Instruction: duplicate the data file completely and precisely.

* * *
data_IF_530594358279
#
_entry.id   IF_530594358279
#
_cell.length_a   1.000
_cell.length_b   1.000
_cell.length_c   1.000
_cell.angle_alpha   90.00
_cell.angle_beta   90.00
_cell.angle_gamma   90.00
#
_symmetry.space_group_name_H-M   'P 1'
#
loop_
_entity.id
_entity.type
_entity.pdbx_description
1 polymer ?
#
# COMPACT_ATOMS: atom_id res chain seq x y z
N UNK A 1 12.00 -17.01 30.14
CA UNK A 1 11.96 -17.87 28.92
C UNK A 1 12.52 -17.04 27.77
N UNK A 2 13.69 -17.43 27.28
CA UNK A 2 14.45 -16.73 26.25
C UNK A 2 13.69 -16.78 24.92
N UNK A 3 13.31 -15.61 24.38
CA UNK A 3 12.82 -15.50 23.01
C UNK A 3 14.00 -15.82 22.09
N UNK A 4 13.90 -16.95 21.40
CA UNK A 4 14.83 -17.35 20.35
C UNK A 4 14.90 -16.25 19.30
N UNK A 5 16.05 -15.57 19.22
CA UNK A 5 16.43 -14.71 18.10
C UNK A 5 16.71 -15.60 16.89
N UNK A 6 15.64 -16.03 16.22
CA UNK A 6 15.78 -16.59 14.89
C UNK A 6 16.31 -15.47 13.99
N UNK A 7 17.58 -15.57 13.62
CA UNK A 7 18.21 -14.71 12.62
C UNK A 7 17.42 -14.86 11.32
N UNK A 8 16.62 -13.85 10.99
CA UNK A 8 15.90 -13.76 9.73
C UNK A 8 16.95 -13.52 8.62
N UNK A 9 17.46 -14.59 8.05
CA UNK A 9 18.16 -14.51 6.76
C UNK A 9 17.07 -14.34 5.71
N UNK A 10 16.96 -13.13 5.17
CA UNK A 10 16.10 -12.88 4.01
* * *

data_IF_530594358279
#
_entry.id   IF_530594358279
#
_cell.length_a   1.000
_cell.length_b   1.000
_cell.length_c   1.000
_cell.angle_alpha   90.00
_cell.angle_beta   90.00
_cell.angle_gamma   90.00
#
_symmetry.space_group_name_H-M   'P 1'
#
loop_
_entity.id
_entity.type
_entity.pdbx_description
1 polymer ?
#
# COMPACT_ATOMS: atom_id res chain seq x y z
N UNK A 1 12.00 -17.01 30.14
CA UNK A 1 11.96 -17.87 28.92
C UNK A 1 12.52 -17.04 27.77
N UNK A 2 13.69 -17.43 27.28
CA UNK A 2 14.45 -16.73 26.25
C UNK A 2 13.69 -16.78 24.92
N UNK A 3 13.31 -15.61 24.38
CA UNK A 3 12.82 -15.50 23.01
C UNK A 3 14.00 -15.82 22.09
N UNK A 4 13.90 -16.95 21.40
CA UNK A 4 14.83 -17.35 20.35
C UNK A 4 14.90 -16.25 19.30
N UNK A 5 16.05 -15.57 19.22
CA UNK A 5 16.43 -14.71 18.10
C UNK A 5 16.71 -15.60 16.89
N UNK A 6 15.64 -16.03 16.22
CA UNK A 6 15.78 -16.59 14.89
C UNK A 6 16.31 -15.47 13.99
N UNK A 7 17.58 -15.57 13.62
CA UNK A 7 18.21 -14.71 12.62
C UNK A 7 17.42 -14.86 11.32
N UNK A 8 16.62 -13.85 10.99
CA UNK A 8 15.90 -13.76 9.73
C UNK A 8 16.95 -13.52 8.62
N UNK A 9 17.46 -14.59 8.05
CA UNK A 9 18.16 -14.51 6.76
C UNK A 9 17.07 -14.34 5.71
N UNK A 10 16.96 -13.13 5.17
CA UNK A 10 16.10 -12.88 4.01